traversal means for traversing the edges of the undirected graph, commencing at the one or more starting points determined by said determining means, and performing for each traversed edge one of the selected one or more traversal modulations to determine the direction of the traversed edge and assigning the determined direction to the traversed edge so as to form a directed graph; and

re-orientation means for re-orientating the set of one or more finite n-dimensional space curves in accordance with the directed graph.

40. A computer program product as claimed in claim 39 , wherein each of the one or more traversal modulations is an operator for performing an operation on a phase of an initial vertex of an edge to determine the direction of the edge, and wherein said traversal means comprises:

setting means for setting all the edges of the undirected graph as unmarked;

traversing means for traversing one of the edges set as unmarked;

processing means for performing for the traversed edge one of the selected one or more traversal modulations on the phase of the initial vertex of the traversed edge to determine the direction of the traversed edge and assigning the determined direction to the traversed edge;

assignation means for assigning the determined direction of the traversed edge as the phase of the terminating vertex of the traversed edge;

marking means for marking the traversed edge; and

repetition means for repeating the operations of said traversing means, said processing means, said assignation means and said marking means, commencing with the determined one or more starting points, until all the edges of the undirected graph have been marked.

41. A computer program product as claimed in claim 40 , wherein said setting means of said traversal means further comprises means for setting all the vertices of the undirected graph as unmarked, and said marking means of said traversal means further comprises vertex marking means for marking the terminating vertex of the traversed edge.

42. A computer program product as claimed in claim 39 , wherein said computer program product further comprises selection means for selecting a graph traversal technique, and wherein said traversal means traverses the edges of the undirected graph in accordance with the selected graph traversal technique.

43. A computer program product as claimed in claim 42 , wherein the selected graph traversal technique is a breadth first traversal technique which visits vertices of the undirected graph in order of edge distance from the determined one or more starting points.

44. A computer program product as claimed in claim 42 , wherein the selected graph traversal technique is a depth first traversal technique which visits vertices of the undirected graph according to an edge distance from the determined one or more starting points in an order from farthest to nearest.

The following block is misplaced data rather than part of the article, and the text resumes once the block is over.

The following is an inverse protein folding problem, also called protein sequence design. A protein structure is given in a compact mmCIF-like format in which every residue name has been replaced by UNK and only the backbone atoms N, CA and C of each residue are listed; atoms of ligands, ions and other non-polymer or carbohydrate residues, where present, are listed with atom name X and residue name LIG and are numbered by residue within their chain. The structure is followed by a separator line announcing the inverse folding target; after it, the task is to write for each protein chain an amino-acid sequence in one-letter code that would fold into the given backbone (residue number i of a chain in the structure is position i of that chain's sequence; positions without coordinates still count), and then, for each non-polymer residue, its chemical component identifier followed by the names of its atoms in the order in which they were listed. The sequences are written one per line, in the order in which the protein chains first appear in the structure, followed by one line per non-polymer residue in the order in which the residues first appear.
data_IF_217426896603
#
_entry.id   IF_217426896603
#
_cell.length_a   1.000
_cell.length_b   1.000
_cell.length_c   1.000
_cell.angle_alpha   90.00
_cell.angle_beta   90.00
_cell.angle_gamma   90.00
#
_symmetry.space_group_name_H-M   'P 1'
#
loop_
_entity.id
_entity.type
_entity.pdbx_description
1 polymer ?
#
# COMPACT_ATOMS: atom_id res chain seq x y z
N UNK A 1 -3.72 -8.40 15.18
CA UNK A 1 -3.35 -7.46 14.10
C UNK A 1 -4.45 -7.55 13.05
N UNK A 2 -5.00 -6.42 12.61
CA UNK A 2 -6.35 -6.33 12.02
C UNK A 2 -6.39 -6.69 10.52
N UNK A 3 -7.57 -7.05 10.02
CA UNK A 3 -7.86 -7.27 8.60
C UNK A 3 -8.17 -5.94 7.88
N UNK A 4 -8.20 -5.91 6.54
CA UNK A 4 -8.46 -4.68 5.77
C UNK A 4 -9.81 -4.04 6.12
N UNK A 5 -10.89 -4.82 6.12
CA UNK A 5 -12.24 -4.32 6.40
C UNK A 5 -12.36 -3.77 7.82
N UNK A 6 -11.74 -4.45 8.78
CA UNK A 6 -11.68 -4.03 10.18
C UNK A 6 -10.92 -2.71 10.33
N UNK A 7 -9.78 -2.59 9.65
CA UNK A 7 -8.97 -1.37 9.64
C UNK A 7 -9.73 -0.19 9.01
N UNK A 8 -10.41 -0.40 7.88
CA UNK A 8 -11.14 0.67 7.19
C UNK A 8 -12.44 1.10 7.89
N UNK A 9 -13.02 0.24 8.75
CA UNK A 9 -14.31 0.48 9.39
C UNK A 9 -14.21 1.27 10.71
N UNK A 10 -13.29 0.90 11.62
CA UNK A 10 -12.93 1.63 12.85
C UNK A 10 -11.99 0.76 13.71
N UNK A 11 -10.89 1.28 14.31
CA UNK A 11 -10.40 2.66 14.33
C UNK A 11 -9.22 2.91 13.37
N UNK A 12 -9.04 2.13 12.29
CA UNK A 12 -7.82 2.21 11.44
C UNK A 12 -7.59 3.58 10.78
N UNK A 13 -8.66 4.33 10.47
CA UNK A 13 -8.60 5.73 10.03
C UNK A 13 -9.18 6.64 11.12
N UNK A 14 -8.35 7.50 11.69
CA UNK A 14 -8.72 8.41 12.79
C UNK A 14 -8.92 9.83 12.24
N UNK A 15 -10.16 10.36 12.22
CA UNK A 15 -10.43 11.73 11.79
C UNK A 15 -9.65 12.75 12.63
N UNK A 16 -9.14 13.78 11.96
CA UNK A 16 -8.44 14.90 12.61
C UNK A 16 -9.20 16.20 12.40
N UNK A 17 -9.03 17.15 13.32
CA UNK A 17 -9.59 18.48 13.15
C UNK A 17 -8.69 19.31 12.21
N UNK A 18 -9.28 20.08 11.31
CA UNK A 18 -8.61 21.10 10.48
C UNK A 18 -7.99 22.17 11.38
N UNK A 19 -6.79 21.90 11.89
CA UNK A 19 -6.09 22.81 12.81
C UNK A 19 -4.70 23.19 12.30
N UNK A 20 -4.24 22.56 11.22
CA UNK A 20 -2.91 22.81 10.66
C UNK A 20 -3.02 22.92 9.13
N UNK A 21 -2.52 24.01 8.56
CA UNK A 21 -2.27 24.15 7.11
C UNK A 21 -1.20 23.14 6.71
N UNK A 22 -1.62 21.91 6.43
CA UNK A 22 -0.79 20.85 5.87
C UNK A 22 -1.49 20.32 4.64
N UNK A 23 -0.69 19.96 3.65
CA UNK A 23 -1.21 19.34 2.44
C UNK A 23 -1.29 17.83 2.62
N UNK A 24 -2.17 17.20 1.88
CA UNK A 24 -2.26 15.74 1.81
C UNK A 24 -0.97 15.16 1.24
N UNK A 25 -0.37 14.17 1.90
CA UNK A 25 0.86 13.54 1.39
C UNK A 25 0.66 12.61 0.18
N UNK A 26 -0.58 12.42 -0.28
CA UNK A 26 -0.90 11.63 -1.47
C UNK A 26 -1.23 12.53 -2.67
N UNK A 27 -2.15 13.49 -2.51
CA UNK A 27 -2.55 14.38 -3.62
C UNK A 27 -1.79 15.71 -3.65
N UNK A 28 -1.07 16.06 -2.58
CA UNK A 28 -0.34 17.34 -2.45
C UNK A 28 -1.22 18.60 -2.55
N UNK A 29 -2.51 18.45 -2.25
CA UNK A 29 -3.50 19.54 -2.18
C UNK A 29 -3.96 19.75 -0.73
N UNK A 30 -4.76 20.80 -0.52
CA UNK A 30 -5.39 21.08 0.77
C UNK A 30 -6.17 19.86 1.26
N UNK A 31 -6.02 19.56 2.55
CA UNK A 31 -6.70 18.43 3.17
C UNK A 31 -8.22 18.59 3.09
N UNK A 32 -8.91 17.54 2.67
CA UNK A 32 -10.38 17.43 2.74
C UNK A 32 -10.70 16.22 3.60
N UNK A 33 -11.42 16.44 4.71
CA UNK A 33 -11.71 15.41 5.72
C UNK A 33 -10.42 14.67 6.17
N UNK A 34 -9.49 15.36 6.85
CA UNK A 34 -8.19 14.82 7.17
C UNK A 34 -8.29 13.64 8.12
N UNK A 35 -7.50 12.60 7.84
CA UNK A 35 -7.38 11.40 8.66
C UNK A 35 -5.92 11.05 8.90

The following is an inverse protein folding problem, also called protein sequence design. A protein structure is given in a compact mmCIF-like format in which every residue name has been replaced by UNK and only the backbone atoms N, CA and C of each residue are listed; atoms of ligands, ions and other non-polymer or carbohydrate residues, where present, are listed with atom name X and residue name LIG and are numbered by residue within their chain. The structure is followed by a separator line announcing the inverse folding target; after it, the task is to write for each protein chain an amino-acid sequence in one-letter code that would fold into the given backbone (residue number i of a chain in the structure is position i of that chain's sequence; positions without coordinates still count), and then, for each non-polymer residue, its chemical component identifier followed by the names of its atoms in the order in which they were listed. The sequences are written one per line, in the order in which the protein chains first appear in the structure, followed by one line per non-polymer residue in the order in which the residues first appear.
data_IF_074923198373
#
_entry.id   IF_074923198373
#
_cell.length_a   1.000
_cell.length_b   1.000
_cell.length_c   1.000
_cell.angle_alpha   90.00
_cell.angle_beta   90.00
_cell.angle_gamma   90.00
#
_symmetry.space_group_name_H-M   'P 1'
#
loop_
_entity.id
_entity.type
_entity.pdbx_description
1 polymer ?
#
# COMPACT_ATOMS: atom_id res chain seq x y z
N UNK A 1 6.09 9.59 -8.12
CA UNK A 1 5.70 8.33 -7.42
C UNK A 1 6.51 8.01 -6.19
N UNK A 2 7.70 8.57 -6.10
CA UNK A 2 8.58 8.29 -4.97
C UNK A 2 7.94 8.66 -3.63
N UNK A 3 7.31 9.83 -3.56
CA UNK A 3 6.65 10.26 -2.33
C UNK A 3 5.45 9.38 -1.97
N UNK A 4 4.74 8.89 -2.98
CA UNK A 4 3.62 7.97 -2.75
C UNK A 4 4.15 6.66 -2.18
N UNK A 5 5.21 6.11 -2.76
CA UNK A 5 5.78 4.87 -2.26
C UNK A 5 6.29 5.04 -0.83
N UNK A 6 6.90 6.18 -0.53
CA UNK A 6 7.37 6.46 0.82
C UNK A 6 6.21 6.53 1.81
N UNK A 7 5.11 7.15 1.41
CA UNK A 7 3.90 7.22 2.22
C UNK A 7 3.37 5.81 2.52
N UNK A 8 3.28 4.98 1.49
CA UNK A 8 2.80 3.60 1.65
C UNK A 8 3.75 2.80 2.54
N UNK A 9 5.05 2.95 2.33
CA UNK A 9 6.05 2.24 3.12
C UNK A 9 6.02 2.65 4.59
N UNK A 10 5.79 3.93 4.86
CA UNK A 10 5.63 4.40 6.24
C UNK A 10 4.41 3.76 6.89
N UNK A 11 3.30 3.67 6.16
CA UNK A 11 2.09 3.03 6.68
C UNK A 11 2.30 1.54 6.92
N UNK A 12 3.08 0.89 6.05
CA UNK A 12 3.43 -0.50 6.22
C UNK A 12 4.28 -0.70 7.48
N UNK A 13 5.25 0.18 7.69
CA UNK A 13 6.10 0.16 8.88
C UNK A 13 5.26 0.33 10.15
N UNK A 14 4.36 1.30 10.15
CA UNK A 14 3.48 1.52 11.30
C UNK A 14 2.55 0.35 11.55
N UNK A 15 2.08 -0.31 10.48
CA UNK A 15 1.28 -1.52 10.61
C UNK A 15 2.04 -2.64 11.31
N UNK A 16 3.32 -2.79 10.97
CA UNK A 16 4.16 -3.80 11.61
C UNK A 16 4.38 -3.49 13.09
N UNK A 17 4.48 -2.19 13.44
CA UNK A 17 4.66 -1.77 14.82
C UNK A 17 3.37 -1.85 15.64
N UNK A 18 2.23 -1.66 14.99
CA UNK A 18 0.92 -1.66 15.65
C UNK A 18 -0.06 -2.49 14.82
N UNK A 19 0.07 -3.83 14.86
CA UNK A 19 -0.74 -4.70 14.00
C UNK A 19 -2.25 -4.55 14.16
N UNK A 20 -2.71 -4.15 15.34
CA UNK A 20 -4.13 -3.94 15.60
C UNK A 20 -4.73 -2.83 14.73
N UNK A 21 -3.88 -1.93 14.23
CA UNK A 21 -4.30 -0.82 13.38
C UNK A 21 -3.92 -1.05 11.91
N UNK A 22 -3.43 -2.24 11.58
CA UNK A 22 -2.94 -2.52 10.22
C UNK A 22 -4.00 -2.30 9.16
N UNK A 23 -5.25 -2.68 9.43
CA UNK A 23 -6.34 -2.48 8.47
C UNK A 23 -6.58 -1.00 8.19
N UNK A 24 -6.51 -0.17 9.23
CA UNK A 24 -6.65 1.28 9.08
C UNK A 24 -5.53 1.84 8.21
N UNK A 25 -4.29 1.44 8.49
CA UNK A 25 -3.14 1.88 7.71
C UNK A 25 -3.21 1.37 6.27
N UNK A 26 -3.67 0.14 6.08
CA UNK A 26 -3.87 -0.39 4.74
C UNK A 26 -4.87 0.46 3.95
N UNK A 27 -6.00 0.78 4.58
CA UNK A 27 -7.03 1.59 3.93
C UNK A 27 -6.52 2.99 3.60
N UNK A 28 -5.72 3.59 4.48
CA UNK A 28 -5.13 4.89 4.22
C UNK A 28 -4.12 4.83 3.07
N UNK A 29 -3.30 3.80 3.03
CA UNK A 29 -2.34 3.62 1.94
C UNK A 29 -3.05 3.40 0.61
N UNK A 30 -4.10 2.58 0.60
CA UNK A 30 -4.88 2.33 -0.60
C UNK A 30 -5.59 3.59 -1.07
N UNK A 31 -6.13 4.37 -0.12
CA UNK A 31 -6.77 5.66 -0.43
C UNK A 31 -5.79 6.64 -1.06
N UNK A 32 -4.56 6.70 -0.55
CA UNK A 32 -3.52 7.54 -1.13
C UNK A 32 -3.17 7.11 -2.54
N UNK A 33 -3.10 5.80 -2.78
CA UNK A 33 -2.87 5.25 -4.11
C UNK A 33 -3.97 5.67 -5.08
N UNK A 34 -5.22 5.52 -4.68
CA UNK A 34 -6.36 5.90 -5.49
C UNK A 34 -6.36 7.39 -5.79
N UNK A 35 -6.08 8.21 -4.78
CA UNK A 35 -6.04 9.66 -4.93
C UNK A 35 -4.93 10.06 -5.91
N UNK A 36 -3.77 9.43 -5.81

45. A computer program product as claimed in claim 39 , wherein different selected traversal modulations are applied to different determined starting points.

46. A computer program product as claimed in claim 39 , where one of the one or more traversal modulations is applied locally to a selected vertex of the undirected graph.

47. A computer program product as claimed in claim 39 , further comprising applying means for applying one or more traversal modulations to the directed graph.

48. A computer program product as claimed in claim 39 , wherein said determination means determines the one or more starting points in accordance with a predetermined manner.

49. A computer program product as claimed in claim 39 , wherein said determination means further comprises ordering means for ordering the determined one or more starting points in a predetermined manner, and wherein said traversal means commences traversing at the one or more starting points in accordance with the predetermined order.

50. A computer program product as claimed in claim 39 , wherein the edges of the undirected graph having a common vertex are traversed in a predetermined manner.

51. A computer program product as claimed in claim 39 , wherein said computer program product further comprises second re-orientation means for re-orientating a set of one or more stroke curves in accordance with the re-orientated set of one or more finite n-dimensional space curves.

52. A computer program product as claimed in claim 39 , wherein said computer program product further comprises deriving means for deriving the set of finite n-dimensional space curves from a set of stroke curves.